I skipped the morning keynote to put the final touches on my presentation at 3:15. I arrived at the San Francisco Marriott and had a horrible time finding the location of the Hyperion presentations. They're kinda spread out over two subbasement floors (though lunch is served above the ground floor). In short, nothing is on the ground floor. I found out that there are around 1,000 people registered for the Hyperion program at OpenWorld. Considering there are only 79 Hyperion-specific presentations (of which it seems that Oracle is the primary speaker - or sole speaker - on 70 of them), that's pretty impressive.
Speaking of impressive, it's truly difficult to convey just how massive Oracle OpenWorld is especially when I'm used to Hyperion's Solutions conference. Hyperion had ~287 presentations at Solutions 2007: Oracle has over 1,600 presentations. Hyperion had 4,000+ attendees: Oracle has 43,000+ attendees. Hyperion could fill up part of a convention center: Oracle needs 3 convention centers and then 5 more hotels just to hold the breakout sessions.
Back to the Hyperion program. While I have previously railed to anyone who would listen about the minuscule quantity of Hyperion presentations, I had no idea that the quality would be so miserable. I don't want to single anyone out (on the other hand, there was lots of blame to go around) but every presentation I've attended was far more focused on marketing than conveying information. Say what you will about the professionalism of Hyperion's conferences, but at least one out of three of their presentations had information that helped me do my job better. At OpenWorld (at least in the Hyperion program), the presentations seem focused on convincing me to buy more software. While I understand that Oracle is trying to sell me more software, at least they could disguise it better. I haven't been to a presentation here yet where I've learned anything.
Speaking of selling something to Oracle Hyperion clients, the Hyperion Partner Pavilion is really pitiful. Only 9 partners bothered to pay the money to show up and Oracle rewarded them for it by giving them each a single kiosk with a single screen at the far end of all the breakout rooms on the second subbasement floor. The first time I tried to find it, I gave up and turned back, because I figured there was no way it was that far down the hall. To my fellow partners who spent the money on your two-person kiosks in the middle of nowhere, next time just burn the money: it's prettier.
All I'll say about lunch is that it came in a box and it was cold. If cold boxes of food are to your liking, OpenWorld should be your restaurant of choice. My dinner at Greens (the premiere vegetarian restaurant in San Francisco with prices to prove it) more than made up for it, though. I had vegetarian enchiladas, and they were to die for. I think the Hyperion folks and clients that I talked into going with the interRel contingent to Greens were skeptical of a meat-less restaurant, but they went, and I think they're the better for it.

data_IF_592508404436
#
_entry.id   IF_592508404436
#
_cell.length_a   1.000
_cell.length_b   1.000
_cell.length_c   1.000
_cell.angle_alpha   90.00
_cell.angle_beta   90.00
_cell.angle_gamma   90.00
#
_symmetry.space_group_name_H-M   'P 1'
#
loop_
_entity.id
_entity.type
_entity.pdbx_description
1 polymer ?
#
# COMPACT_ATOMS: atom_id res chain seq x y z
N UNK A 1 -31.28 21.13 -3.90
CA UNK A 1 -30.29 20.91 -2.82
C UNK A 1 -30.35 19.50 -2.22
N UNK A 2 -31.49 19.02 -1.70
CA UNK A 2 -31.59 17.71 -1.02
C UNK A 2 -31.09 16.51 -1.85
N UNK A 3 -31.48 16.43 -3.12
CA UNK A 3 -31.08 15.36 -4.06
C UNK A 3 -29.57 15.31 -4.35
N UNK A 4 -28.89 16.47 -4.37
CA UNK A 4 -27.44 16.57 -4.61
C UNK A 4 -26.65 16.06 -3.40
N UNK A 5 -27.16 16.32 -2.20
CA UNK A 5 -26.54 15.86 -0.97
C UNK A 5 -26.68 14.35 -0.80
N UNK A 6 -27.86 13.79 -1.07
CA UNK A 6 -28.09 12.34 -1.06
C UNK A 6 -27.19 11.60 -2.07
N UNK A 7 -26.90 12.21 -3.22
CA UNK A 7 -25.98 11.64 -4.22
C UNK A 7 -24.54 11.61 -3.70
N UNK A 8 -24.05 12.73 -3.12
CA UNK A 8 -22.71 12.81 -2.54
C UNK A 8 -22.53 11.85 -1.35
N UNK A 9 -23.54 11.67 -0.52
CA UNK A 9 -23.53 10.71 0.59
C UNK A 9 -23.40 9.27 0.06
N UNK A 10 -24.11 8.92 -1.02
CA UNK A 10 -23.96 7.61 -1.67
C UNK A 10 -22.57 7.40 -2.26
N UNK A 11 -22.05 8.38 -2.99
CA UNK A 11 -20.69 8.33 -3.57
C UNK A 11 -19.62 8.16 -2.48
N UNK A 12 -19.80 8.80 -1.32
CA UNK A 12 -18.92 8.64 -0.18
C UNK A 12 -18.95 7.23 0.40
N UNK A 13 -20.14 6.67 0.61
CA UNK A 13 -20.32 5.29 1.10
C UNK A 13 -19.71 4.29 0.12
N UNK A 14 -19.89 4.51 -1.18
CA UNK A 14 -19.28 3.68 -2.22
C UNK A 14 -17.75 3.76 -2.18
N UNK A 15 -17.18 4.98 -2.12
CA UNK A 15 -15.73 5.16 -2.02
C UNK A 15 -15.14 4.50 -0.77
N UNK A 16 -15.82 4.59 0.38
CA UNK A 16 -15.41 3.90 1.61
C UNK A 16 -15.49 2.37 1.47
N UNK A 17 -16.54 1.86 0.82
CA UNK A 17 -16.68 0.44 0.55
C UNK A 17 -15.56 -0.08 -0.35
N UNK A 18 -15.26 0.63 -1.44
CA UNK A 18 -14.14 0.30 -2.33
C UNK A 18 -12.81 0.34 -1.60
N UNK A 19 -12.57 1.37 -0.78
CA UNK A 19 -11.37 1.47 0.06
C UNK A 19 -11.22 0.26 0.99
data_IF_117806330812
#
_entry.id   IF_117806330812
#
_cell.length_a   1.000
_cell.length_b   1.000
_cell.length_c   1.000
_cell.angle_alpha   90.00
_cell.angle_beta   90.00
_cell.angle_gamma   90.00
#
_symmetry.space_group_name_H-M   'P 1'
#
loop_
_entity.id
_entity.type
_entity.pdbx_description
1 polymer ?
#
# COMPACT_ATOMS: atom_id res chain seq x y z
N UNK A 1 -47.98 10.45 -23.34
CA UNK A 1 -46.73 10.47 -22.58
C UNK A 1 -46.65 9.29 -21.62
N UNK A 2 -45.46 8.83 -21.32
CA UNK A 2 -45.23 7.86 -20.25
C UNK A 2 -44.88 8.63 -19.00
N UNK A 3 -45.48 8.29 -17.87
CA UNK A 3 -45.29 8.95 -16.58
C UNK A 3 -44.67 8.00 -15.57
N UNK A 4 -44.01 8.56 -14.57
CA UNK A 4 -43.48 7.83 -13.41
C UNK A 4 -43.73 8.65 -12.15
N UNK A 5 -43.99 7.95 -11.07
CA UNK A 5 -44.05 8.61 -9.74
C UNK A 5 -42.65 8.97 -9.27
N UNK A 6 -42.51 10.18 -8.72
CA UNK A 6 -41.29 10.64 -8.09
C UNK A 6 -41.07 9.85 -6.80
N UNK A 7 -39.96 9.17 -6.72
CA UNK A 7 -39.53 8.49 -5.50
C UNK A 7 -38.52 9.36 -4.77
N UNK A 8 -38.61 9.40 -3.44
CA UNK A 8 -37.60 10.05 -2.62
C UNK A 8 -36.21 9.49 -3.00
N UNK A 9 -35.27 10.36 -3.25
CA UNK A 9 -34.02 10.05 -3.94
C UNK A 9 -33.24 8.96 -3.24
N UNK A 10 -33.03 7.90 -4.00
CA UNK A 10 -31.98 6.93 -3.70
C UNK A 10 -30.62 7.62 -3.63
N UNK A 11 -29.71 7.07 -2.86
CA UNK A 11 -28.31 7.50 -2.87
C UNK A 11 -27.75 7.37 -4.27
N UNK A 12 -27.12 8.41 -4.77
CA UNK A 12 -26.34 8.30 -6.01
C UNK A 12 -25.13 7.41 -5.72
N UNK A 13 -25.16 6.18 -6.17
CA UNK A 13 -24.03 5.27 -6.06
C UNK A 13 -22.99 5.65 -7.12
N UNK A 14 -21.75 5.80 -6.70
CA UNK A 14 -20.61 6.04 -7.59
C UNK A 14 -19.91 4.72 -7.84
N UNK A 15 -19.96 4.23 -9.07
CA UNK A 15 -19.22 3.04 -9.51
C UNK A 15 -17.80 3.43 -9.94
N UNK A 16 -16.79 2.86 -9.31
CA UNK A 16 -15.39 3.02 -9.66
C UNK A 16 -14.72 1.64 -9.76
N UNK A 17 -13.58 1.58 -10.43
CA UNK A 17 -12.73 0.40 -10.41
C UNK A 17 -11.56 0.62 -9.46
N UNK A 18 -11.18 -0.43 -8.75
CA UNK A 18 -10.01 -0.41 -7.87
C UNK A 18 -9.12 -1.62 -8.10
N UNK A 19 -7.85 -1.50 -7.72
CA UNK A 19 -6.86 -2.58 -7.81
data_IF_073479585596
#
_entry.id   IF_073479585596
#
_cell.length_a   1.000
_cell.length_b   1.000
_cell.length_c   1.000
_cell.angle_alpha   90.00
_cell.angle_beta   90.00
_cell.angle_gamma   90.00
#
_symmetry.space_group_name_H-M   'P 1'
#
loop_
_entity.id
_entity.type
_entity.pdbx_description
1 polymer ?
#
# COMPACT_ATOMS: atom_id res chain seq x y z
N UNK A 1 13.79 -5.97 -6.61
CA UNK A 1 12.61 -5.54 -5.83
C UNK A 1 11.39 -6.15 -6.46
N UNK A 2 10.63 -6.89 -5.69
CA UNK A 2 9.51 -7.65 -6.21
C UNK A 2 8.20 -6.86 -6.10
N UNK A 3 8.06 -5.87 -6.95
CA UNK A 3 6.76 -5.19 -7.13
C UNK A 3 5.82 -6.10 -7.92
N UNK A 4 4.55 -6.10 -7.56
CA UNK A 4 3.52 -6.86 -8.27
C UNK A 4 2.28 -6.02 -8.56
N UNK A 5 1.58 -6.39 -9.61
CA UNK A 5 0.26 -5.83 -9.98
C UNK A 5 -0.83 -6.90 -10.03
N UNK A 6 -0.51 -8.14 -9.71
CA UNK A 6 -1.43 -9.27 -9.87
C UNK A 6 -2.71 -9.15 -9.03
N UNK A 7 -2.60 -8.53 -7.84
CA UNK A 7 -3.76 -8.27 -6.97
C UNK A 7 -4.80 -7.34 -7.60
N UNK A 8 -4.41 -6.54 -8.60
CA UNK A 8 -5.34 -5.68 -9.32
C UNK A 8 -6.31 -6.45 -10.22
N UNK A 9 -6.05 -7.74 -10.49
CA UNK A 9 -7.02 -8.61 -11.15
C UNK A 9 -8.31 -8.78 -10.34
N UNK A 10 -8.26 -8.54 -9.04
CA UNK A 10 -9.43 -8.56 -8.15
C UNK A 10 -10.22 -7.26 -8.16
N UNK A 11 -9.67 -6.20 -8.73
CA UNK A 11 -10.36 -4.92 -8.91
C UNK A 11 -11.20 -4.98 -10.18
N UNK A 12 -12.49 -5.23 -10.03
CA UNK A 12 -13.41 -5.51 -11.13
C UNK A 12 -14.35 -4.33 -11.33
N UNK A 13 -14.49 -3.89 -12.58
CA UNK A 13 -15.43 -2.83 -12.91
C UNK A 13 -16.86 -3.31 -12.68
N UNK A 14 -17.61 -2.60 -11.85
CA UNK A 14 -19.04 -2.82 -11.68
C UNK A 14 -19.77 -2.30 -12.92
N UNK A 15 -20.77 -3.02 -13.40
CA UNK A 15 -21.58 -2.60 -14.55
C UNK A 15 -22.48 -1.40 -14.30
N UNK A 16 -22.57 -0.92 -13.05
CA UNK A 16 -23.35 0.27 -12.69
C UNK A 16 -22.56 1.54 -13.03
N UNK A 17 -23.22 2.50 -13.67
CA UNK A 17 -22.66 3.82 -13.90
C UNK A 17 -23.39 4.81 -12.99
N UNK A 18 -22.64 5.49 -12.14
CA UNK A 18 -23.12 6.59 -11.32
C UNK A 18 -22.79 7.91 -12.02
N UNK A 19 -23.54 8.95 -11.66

Enough about food, and on to my presentation, "The Role of Hyperion Essbase - System 9 in Your BI Implementation Strategy: Customer Case Studies." I presented this mouthful of a title with Fred Richards, a senior director at Oracle. I appreciate Fred asking me to join him, because I was lamenting that this was going to be my first Hyperion conference where I didn't speak in 10+ years. Attendance was okay at around 55 people. Only two walked out during the presentation, so that's a good sign. You have to assume that 2-4 people will always walk out of your presentation because they have an appointment to go to or they thought based on the abstract that the session was going to be about something different than it was. Our two walkouts were very early on (while I was speaking, not while Fred was, for what it's worth) so I think it was the latter.
We opened with a story about Southwest Airlines' Essbase activities during September 11th, and the seminar just got happier from there! I covered the technical/theory side of the hour including a brief old-school Essbase demo ("Excel on Steroids" we used to call it) and a review of Codd's 12-18 rules for OLAP. Fred covered the real-world examples. I had fun giving the presentation, and except for the two that walked out, I think everyone enjoyed themselves. We got good reviews from everyone including the lady running the sound board who said she actually found us entertaining. When you've taught the sound girl something, you know you've succeeded.
I brought a box of "Essbase for Mere Mortals" books with me to the conference just in case anyone wanted to buy one and have me autograph it (or "deface it with my signature" as I like to say). I sold all but 8 at the end of the presentation. It's hard for me to believe that we've sold out almost all of the first print run of the book. The second print run will be under the new title "Look Smarter Than You Are with Essbase." We're #25 on the all-time bestseller list on lulu.com. I wonder if we lose our place when the title changes? Probably. Okay, now I'm sad.
I have tickets tonight to the screening of the new Battlestar Galactica movie "Razor" at the Century 9 San Francisco Centre. It starts at 10, so I guess I'd better figure out how to cab it over there. More to come tomorrow!